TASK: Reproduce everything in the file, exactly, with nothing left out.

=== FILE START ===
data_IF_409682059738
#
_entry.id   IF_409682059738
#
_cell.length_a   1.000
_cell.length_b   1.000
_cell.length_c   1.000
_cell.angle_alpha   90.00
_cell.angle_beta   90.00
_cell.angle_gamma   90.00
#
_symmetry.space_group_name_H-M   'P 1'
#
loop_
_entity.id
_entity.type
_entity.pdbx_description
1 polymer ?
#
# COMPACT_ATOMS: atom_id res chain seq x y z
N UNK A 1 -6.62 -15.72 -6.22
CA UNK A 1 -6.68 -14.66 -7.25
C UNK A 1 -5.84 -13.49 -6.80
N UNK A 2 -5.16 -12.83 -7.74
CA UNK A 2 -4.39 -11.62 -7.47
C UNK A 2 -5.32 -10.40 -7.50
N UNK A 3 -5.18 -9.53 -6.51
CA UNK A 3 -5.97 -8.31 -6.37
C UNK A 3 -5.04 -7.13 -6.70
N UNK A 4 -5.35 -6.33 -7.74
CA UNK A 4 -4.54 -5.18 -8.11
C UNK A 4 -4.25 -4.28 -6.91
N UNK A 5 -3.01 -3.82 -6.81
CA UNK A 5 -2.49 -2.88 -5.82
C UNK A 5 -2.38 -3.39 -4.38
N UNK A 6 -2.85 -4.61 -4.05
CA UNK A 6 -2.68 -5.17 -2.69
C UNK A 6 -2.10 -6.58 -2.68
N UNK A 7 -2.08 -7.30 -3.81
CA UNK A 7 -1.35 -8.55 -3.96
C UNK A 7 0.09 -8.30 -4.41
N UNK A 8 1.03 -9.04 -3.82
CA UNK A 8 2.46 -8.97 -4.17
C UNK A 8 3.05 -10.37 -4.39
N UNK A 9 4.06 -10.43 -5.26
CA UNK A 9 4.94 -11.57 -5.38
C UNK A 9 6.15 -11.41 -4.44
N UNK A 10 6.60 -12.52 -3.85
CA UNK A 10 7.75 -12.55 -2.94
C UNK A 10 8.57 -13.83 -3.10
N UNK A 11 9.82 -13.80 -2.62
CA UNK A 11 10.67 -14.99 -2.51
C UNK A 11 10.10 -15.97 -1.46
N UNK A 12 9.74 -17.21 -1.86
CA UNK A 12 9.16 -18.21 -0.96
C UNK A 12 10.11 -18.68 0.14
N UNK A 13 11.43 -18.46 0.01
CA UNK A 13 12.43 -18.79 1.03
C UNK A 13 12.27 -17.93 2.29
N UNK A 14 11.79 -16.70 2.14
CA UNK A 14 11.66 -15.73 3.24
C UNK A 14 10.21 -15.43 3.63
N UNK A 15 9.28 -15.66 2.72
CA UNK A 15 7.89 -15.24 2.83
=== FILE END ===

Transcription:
data_IF_409682059738
#
_entry.id   IF_409682059738
#
_cell.length_a   1.000
_cell.length_b   1.000
_cell.length_c   1.000
_cell.angle_alpha   90.00
_cell.angle_beta   90.00
_cell.angle_gamma   90.00
#
_symmetry.space_group_name_H-M   'P 1'
#
loop_
_entity.id
_entity.type
_entity.pdbx_description
1 polymer ?
#
# COMPACT_ATOMS: atom_id res chain seq x y z
N UNK A 1 -6.62 -15.72 -6.22
CA UNK A 1 -6.68 -14.66 -7.25
C UNK A 1 -5.84 -13.49 -6.80
N UNK A 2 -5.16 -12.83 -7.74
CA UNK A 2 -4.39 -11.62 -7.47
C UNK A 2 -5.32 -10.40 -7.50
N UNK A 3 -5.18 -9.53 -6.51
CA UNK A 3 -5.97 -8.31 -6.37
C UNK A 3 -5.04 -7.13 -6.70
N UNK A 4 -5.35 -6.33 -7.74
CA UNK A 4 -4.54 -5.18 -8.11
C UNK A 4 -4.25 -4.28 -6.91
N UNK A 5 -3.01 -3.82 -6.81
CA UNK A 5 -2.49 -2.88 -5.82
C UNK A 5 -2.38 -3.39 -4.38
N UNK A 6 -2.85 -4.61 -4.05
CA UNK A 6 -2.68 -5.17 -2.69
C UNK A 6 -2.10 -6.58 -2.68
N UNK A 7 -2.08 -7.30 -3.81
CA UNK A 7 -1.35 -8.55 -3.96
C UNK A 7 0.09 -8.30 -4.41
N UNK A 8 1.03 -9.04 -3.82
CA UNK A 8 2.46 -8.97 -4.17
C UNK A 8 3.05 -10.37 -4.39
N UNK A 9 4.06 -10.43 -5.26
CA UNK A 9 4.94 -11.57 -5.38
C UNK A 9 6.15 -11.41 -4.44
N UNK A 10 6.60 -12.52 -3.85
CA UNK A 10 7.75 -12.55 -2.94
C UNK A 10 8.57 -13.83 -3.10
N UNK A 11 9.82 -13.80 -2.62
CA UNK A 11 10.67 -14.99 -2.51
C UNK A 11 10.10 -15.97 -1.46
N UNK A 12 9.74 -17.21 -1.86
CA UNK A 12 9.16 -18.21 -0.96
C UNK A 12 10.11 -18.68 0.14
N UNK A 13 11.43 -18.46 0.01
CA UNK A 13 12.43 -18.79 1.03
C UNK A 13 12.27 -17.93 2.29
N UNK A 14 11.79 -16.70 2.14
CA UNK A 14 11.66 -15.73 3.24
C UNK A 14 10.21 -15.43 3.63
N UNK A 15 9.28 -15.66 2.72
CA UNK A 15 7.89 -15.24 2.83